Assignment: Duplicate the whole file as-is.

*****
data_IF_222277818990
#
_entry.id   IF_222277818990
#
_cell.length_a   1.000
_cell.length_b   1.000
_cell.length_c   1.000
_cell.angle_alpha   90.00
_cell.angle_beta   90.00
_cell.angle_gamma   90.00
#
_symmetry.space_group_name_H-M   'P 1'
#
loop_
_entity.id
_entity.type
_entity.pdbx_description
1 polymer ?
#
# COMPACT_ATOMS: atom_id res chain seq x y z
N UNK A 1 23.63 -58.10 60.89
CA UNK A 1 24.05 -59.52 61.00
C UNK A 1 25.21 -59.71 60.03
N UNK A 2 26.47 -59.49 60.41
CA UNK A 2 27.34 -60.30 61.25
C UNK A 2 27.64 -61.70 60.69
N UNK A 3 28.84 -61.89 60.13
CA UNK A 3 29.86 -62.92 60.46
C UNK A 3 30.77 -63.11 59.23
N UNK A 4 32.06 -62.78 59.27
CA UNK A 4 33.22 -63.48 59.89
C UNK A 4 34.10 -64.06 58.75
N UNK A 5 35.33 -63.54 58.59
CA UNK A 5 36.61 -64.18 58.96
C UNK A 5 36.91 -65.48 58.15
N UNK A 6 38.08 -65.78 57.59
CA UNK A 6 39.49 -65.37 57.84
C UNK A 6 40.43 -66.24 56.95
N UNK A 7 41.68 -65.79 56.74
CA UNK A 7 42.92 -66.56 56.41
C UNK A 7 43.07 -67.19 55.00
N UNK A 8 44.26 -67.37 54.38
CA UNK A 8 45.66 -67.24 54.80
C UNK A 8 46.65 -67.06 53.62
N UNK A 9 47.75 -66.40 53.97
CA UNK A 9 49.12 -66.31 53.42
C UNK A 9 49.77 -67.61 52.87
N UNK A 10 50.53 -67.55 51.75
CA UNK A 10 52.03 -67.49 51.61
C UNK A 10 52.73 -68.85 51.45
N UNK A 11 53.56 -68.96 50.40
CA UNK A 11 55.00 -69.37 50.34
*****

data_IF_222277818990
#
_entry.id   IF_222277818990
#
_cell.length_a   1.000
_cell.length_b   1.000
_cell.length_c   1.000
_cell.angle_alpha   90.00
_cell.angle_beta   90.00
_cell.angle_gamma   90.00
#
_symmetry.space_group_name_H-M   'P 1'
#
loop_
_entity.id
_entity.type
_entity.pdbx_description
1 polymer ?
#
# COMPACT_ATOMS: atom_id res chain seq x y z
N UNK A 1 23.63 -58.10 60.89
CA UNK A 1 24.05 -59.52 61.00
C UNK A 1 25.21 -59.71 60.03
N UNK A 2 26.47 -59.49 60.41
CA UNK A 2 27.34 -60.30 61.25
C UNK A 2 27.64 -61.70 60.69
N UNK A 3 28.84 -61.89 60.13
CA UNK A 3 29.86 -62.92 60.46
C UNK A 3 30.77 -63.11 59.23
N UNK A 4 32.06 -62.78 59.27
CA UNK A 4 33.22 -63.48 59.89
C UNK A 4 34.10 -64.06 58.75
N UNK A 5 35.33 -63.54 58.59
CA UNK A 5 36.61 -64.18 58.96
C UNK A 5 36.91 -65.48 58.15
N UNK A 6 38.08 -65.78 57.59
CA UNK A 6 39.49 -65.37 57.84
C UNK A 6 40.43 -66.24 56.95
N UNK A 7 41.68 -65.79 56.74
CA UNK A 7 42.92 -66.56 56.41
C UNK A 7 43.07 -67.19 55.00
N UNK A 8 44.26 -67.37 54.38
CA UNK A 8 45.66 -67.24 54.80
C UNK A 8 46.65 -67.06 53.62
N UNK A 9 47.75 -66.40 53.97
CA UNK A 9 49.12 -66.31 53.42
C UNK A 9 49.77 -67.61 52.87
N UNK A 10 50.53 -67.55 51.75
CA UNK A 10 52.03 -67.49 51.61
C UNK A 10 52.73 -68.85 51.45
N UNK A 11 53.56 -68.96 50.40
CA UNK A 11 55.00 -69.37 50.34